His third advantage is tactical. It is becoming clear that any sort of Brexit is now in peril. If Johnson loses the vote tomorrow, parliament has legislated to prevent him from simply exiting the EU without a deal. How watertight that legislation is, remains to be seen, but it is clearly a major cause of anxiety for a government that has no majority and has lost nearly every vote it has put to parliament. A defeat for Johnson would likely be followed by an election or a referendum, and the outcome of either is still very unclear. For committed Brexiters, even if they do not particularly like every aspect of Johnson's deal, voting for it is the safest way to leave the EU.

    There is one final interesting change to Johnson's deal which makes the outcome even more uncertain. Johnson's deal has sacrificed his allies, the Democratic Unionist Party (DUP), a hard-right political party from the north of Ireland which has propped up the Conservatives since the last election. The DUP are staunch "unionists" - they believe the north of Ireland should be British forever, and so any "border", however soft, between mainland Britain and the north of Ireland, is a major problem for them.

    However, if Britain is to leave the EU and diverge from the single market, there needs to be a border somewhere. If not between Ireland and the UK, then it would be drawn across the island of Ireland. But the EU has insisted that there be no border between the north of Ireland and the Republic of Ireland. Such a border represents a defeat for those in the north who want to be part of a united Ireland. A hard border could reignite violence in the north, and make life extremely difficult for those who live close to the border and depend upon free movement of people and goods.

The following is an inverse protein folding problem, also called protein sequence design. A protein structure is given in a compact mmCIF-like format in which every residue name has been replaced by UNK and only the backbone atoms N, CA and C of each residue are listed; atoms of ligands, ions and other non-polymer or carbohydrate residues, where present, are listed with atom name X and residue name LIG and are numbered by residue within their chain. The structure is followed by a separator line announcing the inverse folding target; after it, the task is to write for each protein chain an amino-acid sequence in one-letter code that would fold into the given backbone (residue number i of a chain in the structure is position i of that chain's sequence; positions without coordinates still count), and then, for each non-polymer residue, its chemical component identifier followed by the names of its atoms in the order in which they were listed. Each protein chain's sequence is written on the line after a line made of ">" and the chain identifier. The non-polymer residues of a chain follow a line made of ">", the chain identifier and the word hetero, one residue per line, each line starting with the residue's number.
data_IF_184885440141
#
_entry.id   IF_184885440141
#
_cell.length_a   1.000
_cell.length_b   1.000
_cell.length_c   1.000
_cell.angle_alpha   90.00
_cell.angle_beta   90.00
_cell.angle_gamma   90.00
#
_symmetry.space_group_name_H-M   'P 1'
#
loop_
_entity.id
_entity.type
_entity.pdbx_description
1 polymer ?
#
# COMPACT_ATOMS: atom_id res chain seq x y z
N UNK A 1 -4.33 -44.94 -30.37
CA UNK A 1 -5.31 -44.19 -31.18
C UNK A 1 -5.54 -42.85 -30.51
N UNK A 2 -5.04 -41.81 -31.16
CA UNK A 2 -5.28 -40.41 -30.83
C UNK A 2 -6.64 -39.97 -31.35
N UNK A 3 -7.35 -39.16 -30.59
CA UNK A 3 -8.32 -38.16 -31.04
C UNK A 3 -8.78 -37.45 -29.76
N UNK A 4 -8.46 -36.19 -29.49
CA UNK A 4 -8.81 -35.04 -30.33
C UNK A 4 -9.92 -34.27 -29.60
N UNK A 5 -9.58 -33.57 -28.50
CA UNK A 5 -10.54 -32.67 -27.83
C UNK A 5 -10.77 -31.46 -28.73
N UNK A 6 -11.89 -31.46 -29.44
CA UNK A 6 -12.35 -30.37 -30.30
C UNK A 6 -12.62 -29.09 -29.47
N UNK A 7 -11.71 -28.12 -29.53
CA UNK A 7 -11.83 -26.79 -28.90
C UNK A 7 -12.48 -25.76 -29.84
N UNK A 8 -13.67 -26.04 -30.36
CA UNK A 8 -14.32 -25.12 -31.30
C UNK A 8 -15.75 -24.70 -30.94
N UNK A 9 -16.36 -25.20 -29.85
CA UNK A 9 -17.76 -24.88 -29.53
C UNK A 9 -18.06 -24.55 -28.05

Johnson has accepted the EU's position. Although there are many legal niceties around it, in practice the north of Ireland will remain part of the EU's regulatory regime. The Northern Ireland Assembly does have the power to change this in the future, but given the divisions in that assembly (so deep that it cannot even agree on a way to meet at the current time), it will almost certainly never happen. A united Ireland becomes a step closer. Johnson has undermined one British imperial project (Ireland) for another (Brexit) and will lose votes from the right of his own party as a result. What's more, the fact that the north of Ireland has special status will enrage the independence movement in Scotland, another part of the UK to vote firmly in favour of remaining in the EU, but whose wishes have been overridden. 

    Tomorrow's extraordinary parliamentary vote will be accompanied by a massive protest in London calling for a second referendum to let the people decide the outcome of this political crisis. Inside the House of Commons, party leaders on both sides will be working overtime to ensure their MPs back the leadership line - to approve or to oppose Johnson's deal. The consequences are massive - not simply about membership of the EU, but what the British economy and British society will look like in the coming decades - and indeed whether the UK will even continue to exist.

    The views expressed in this article are the author's own and do not necessarily reflect Al Jazeera's editorial stance.